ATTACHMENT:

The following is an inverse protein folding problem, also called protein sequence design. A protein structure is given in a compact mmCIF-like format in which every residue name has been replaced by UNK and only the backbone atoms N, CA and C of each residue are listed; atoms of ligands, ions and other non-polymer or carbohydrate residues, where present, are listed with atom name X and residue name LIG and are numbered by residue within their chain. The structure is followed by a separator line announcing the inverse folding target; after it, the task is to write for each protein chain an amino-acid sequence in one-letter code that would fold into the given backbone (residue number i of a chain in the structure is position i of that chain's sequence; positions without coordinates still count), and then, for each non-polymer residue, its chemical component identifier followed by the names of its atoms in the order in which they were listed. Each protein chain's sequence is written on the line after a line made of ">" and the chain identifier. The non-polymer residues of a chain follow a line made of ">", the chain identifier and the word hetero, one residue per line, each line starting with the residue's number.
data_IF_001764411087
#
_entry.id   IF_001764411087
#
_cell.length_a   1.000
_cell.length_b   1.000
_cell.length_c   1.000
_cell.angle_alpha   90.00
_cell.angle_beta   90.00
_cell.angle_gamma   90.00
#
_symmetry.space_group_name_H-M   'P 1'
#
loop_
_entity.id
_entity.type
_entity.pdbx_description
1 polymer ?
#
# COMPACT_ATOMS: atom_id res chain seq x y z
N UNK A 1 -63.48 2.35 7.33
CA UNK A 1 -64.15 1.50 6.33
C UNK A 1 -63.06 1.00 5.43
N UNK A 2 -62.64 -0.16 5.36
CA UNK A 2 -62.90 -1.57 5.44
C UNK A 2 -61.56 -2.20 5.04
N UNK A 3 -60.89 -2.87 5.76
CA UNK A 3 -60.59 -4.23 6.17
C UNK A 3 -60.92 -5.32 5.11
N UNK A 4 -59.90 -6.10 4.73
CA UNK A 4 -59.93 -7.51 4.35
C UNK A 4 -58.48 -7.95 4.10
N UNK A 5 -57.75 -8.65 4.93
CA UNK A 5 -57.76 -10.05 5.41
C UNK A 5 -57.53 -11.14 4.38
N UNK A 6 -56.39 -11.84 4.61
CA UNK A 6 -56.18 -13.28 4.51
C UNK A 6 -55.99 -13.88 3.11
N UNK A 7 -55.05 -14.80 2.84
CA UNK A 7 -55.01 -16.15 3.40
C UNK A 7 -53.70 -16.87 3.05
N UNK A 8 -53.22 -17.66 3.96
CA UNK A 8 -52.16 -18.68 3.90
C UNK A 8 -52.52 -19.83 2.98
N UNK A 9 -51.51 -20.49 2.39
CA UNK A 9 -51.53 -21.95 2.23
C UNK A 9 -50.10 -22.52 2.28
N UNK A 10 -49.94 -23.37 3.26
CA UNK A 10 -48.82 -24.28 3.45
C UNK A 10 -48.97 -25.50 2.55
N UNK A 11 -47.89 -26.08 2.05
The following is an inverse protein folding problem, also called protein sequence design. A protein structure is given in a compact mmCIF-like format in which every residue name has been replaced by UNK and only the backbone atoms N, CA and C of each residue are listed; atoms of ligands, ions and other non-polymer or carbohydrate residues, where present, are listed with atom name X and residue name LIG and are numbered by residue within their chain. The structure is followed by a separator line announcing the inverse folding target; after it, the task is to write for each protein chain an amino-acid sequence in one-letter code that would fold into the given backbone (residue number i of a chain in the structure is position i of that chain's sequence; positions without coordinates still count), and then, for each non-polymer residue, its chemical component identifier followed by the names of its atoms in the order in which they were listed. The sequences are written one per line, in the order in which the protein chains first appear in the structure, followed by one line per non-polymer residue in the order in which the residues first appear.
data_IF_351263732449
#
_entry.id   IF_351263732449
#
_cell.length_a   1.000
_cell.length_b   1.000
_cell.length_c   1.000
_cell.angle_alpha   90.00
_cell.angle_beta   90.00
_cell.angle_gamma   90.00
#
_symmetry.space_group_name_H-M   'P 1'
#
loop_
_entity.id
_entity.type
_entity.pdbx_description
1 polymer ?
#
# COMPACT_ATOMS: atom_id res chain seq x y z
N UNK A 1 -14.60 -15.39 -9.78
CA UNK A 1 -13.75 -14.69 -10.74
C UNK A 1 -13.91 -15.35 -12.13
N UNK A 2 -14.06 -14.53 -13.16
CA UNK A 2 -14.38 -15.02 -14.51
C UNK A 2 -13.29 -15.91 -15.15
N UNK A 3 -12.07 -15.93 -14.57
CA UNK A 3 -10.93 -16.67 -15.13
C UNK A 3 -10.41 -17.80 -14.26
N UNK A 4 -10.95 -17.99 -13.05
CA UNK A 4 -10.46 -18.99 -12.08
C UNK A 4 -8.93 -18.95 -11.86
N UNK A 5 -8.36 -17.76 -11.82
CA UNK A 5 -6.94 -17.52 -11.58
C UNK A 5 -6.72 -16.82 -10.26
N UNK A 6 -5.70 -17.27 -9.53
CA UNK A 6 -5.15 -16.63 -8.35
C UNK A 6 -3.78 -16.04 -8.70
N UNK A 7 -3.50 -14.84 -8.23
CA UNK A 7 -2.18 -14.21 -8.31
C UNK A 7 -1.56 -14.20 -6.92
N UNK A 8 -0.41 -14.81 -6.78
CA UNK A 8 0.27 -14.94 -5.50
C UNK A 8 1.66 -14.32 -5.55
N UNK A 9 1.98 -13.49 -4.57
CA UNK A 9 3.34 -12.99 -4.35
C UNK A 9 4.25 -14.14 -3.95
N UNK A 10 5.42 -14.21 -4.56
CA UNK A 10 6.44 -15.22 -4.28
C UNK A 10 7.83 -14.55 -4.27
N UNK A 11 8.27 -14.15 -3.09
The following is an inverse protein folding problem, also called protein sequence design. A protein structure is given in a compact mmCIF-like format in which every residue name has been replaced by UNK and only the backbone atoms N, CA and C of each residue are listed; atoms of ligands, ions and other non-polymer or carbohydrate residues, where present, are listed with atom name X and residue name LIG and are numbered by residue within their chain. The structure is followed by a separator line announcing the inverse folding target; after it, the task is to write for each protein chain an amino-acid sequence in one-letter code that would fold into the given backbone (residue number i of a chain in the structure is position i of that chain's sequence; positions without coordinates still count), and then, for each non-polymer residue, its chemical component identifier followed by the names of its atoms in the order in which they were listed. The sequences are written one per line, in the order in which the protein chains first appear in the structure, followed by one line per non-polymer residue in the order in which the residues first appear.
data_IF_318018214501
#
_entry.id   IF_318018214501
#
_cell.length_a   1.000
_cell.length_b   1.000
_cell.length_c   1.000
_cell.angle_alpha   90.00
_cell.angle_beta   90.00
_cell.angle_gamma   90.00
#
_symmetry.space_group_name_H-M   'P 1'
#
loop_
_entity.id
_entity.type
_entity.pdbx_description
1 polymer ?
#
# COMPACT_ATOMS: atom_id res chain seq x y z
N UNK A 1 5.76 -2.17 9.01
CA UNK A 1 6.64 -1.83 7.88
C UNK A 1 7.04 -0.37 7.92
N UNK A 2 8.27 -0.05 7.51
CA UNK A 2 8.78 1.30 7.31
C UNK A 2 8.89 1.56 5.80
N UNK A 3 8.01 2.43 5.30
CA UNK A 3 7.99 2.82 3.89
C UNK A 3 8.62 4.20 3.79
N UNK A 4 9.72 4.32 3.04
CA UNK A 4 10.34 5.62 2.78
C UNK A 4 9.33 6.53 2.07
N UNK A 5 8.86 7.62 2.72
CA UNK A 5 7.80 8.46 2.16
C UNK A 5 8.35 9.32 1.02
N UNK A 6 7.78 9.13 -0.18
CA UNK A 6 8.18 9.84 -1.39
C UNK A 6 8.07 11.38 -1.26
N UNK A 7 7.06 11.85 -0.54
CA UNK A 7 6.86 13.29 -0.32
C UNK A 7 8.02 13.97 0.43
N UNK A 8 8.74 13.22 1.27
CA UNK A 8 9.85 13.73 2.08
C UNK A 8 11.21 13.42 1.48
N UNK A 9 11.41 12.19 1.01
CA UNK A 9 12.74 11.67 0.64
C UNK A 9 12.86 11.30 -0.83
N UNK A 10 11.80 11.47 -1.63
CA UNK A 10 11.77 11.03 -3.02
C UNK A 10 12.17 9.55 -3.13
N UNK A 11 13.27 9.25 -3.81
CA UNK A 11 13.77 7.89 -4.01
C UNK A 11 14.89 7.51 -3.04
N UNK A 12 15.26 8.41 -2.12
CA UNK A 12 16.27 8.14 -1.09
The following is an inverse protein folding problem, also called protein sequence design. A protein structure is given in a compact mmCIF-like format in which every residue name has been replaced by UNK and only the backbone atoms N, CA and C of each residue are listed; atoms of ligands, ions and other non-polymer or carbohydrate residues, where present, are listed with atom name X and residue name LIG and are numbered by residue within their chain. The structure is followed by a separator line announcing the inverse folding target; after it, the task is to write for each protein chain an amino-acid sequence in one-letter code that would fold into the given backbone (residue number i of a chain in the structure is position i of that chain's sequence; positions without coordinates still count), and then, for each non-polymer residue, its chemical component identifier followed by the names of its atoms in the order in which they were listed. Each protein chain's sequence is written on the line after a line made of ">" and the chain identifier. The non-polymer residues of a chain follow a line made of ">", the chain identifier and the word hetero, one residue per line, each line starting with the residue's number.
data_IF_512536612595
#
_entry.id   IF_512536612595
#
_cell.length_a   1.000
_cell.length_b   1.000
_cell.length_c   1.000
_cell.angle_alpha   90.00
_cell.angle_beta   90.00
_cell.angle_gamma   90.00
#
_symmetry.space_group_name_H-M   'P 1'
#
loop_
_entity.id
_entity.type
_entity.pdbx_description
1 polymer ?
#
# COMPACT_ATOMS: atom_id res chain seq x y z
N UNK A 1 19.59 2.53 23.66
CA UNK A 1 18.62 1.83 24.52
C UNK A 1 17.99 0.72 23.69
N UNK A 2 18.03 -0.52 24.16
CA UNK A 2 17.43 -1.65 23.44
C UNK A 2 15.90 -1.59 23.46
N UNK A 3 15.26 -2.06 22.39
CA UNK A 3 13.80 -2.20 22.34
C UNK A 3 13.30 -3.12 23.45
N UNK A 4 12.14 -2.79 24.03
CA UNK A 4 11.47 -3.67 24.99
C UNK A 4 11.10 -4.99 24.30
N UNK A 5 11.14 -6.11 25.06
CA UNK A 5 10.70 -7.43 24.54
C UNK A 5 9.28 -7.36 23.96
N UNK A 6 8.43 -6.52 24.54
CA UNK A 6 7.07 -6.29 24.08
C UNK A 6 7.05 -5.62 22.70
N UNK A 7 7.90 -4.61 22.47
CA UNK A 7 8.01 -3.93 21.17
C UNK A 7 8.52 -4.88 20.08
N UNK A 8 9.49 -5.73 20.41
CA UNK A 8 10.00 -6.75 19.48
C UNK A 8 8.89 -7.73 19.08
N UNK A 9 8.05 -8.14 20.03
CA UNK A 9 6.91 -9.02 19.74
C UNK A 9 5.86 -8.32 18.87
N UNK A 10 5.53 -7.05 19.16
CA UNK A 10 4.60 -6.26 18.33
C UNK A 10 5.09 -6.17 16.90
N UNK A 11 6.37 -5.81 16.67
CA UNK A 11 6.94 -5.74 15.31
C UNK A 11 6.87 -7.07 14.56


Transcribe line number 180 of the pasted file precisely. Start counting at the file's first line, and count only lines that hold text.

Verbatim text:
#